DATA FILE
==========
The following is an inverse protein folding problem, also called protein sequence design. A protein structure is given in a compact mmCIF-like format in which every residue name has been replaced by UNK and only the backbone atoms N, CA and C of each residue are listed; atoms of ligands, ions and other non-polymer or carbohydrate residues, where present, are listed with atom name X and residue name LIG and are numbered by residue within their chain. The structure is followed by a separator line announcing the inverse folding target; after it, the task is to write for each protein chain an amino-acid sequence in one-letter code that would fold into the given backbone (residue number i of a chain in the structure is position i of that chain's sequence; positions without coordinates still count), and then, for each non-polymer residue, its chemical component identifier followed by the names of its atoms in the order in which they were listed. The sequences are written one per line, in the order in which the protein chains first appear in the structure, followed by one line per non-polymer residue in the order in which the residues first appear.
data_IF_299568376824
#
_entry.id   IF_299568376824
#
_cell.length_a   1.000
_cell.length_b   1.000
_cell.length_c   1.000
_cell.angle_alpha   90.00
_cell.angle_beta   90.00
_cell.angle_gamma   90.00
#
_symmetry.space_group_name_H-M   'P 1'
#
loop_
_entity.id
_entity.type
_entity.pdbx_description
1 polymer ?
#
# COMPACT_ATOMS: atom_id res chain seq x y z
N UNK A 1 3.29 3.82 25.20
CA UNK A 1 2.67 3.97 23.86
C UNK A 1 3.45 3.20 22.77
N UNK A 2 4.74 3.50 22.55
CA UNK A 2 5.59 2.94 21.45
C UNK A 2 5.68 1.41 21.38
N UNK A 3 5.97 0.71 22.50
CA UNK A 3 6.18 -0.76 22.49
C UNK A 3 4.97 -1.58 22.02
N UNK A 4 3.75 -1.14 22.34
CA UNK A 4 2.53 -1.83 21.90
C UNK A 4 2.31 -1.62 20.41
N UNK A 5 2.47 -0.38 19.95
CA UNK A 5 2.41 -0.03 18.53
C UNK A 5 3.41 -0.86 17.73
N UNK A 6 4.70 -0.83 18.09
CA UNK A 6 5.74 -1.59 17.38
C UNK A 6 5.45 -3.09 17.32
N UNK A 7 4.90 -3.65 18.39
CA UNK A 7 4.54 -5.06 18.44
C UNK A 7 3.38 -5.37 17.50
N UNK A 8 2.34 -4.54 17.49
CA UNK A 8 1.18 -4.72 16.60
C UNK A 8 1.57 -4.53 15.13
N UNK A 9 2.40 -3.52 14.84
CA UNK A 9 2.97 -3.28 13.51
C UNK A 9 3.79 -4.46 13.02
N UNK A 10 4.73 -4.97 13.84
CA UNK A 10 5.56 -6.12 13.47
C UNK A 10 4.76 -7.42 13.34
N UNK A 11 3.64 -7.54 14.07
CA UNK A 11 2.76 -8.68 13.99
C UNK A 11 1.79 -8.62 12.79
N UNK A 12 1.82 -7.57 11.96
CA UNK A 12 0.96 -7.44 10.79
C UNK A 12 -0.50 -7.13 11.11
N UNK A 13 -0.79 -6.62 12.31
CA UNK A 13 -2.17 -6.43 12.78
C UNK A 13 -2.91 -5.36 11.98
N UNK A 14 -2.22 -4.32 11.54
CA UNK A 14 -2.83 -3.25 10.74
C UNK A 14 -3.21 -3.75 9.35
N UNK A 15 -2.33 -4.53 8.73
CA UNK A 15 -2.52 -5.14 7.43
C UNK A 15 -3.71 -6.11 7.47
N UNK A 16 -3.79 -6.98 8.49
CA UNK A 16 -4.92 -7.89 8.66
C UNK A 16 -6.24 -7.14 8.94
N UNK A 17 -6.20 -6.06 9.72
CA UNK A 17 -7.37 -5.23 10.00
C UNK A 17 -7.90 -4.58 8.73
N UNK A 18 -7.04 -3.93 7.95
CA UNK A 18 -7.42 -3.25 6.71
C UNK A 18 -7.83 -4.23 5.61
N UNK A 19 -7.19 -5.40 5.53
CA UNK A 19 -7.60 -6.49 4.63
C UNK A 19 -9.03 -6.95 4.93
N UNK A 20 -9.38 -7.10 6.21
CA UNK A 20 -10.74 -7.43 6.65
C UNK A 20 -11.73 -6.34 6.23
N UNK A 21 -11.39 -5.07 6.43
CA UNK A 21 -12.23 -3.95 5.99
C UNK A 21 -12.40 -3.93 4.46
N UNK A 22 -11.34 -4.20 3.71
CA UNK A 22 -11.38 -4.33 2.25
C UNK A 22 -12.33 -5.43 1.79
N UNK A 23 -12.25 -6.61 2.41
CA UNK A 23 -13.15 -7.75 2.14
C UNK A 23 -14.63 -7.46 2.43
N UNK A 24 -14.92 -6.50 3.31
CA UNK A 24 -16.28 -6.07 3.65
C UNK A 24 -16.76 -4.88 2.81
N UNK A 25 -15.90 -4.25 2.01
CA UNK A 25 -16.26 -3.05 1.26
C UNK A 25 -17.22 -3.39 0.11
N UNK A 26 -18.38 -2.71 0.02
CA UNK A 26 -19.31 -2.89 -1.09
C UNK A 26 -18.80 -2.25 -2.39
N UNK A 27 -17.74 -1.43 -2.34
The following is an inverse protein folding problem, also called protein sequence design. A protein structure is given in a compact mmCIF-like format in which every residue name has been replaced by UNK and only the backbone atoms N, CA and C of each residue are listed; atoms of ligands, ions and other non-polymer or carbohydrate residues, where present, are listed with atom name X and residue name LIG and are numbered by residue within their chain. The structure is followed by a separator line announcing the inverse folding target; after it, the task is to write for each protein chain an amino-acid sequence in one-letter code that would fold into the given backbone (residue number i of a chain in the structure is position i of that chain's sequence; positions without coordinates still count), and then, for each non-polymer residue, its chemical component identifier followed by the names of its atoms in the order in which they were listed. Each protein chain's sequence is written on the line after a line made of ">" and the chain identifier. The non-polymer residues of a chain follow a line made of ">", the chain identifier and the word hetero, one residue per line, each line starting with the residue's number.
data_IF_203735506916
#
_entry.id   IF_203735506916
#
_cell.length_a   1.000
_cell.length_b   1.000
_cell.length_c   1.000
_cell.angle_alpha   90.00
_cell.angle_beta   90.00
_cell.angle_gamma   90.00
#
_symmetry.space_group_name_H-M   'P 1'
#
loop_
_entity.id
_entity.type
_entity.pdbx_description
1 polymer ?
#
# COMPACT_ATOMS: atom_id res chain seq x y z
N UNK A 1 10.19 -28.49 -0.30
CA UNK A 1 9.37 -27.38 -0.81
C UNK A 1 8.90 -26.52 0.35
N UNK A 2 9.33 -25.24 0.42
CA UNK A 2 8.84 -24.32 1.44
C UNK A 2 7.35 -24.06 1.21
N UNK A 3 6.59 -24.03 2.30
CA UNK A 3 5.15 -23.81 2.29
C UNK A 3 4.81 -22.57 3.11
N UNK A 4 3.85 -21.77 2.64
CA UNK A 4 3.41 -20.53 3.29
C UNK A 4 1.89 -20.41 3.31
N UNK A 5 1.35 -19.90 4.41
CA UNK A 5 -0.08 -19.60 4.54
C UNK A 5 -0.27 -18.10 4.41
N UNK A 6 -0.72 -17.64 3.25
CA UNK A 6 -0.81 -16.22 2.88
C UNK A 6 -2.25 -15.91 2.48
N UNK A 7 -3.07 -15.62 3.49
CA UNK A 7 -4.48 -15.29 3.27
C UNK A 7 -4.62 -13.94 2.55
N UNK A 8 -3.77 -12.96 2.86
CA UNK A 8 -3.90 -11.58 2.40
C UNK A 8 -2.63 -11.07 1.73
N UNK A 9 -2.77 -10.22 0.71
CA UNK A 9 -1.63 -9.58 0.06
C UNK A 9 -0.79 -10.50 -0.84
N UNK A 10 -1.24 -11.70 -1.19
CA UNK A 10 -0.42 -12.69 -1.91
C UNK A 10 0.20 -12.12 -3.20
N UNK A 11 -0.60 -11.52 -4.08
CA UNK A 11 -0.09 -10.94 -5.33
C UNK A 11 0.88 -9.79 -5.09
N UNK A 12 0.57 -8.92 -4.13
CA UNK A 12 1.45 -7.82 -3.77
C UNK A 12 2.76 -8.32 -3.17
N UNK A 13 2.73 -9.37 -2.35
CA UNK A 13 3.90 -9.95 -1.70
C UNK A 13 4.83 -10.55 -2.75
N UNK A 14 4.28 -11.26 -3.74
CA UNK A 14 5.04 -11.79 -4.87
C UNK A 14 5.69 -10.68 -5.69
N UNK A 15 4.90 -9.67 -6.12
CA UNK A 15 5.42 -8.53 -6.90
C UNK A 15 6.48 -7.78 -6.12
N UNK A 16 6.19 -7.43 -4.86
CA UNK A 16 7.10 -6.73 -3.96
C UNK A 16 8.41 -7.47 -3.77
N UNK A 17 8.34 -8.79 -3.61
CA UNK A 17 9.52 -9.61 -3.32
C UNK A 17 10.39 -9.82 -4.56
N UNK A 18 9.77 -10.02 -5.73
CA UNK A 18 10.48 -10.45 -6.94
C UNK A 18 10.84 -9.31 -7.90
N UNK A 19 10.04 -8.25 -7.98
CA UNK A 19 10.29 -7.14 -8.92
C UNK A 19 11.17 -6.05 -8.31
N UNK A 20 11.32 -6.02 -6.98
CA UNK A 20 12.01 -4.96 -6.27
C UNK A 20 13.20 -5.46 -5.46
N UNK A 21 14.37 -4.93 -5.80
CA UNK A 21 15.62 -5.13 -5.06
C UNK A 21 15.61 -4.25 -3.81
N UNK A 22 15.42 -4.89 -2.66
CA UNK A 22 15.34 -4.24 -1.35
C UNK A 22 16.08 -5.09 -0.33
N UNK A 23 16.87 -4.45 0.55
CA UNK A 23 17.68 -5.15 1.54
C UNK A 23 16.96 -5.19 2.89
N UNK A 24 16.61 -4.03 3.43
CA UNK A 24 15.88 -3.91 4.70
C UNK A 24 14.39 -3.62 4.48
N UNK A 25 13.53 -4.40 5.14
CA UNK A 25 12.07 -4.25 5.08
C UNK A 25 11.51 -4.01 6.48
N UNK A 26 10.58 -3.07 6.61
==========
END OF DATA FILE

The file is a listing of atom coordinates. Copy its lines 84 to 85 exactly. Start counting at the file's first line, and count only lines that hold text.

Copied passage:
C UNK A 21 -12.40 -3.93 4.46
N UNK A 22 -11.34 -4.20 3.71